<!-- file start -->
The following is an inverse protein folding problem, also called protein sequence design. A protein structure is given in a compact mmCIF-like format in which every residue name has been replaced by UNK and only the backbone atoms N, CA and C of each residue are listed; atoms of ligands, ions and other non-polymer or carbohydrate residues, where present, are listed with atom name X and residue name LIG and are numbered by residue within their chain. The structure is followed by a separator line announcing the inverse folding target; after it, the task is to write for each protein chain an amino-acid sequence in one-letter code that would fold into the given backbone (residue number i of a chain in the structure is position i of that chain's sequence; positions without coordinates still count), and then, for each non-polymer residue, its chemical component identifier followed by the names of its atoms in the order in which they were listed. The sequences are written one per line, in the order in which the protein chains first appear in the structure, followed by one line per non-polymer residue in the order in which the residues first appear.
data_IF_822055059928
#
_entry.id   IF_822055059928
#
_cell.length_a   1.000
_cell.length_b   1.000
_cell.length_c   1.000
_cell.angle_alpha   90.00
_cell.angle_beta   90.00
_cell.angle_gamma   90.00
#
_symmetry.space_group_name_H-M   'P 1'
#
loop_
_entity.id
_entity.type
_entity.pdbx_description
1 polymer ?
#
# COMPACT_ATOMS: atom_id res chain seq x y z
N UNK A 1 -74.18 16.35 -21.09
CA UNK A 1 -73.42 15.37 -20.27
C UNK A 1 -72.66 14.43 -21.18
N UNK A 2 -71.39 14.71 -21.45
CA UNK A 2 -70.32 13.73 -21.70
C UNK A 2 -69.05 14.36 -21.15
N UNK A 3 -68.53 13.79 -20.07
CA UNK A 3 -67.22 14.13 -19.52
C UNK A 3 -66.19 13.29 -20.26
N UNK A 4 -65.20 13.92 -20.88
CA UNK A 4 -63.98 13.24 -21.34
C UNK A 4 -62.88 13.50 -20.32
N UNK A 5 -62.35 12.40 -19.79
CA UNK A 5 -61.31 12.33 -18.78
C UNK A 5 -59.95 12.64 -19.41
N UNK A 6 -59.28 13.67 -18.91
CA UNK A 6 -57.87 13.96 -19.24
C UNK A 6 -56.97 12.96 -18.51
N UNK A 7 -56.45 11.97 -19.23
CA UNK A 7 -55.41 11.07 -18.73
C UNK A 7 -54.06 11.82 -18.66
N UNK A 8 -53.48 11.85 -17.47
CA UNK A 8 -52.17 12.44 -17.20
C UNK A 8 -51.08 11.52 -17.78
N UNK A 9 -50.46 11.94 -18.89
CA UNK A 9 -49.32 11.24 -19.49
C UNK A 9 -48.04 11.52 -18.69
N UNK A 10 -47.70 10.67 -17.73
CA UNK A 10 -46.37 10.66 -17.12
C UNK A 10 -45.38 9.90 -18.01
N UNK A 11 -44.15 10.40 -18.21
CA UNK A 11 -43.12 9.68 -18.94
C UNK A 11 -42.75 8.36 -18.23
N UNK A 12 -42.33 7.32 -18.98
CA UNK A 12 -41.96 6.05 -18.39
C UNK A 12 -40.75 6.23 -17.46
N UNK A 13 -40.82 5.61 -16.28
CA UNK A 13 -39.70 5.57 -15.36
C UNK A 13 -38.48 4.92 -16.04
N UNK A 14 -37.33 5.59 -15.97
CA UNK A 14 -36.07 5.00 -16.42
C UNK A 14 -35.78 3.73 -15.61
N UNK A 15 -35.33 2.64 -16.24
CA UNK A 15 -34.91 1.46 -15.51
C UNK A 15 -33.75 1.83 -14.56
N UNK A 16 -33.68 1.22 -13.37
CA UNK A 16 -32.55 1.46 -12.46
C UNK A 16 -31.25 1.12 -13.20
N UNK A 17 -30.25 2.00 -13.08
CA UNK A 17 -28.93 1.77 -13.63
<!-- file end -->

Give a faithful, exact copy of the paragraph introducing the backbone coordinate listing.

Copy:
The following is an inverse protein folding problem, also called protein sequence design. A protein structure is given in a compact mmCIF-like format in which every residue name has been replaced by UNK and only the backbone atoms N, CA and C of each residue are listed; atoms of ligands, ions and other non-polymer or carbohydrate residues, where present, are listed with atom name X and residue name LIG and are numbered by residue within their chain. The structure is followed by a separator line announcing the inverse folding target; after it, the task is to write for each protein chain an amino-acid sequence in one-letter code that would fold into the given backbone (residue number i of a chain in the structure is position i of that chain's sequence; positions without coordinates still count), and then, for each non-polymer residue, its chemical component identifier followed by the names of its atoms in the order in which they were listed. The sequences are written one per line, in the order in which the protein chains first appear in the structure, followed by one line per non-polymer residue in the order in which the residues first appear.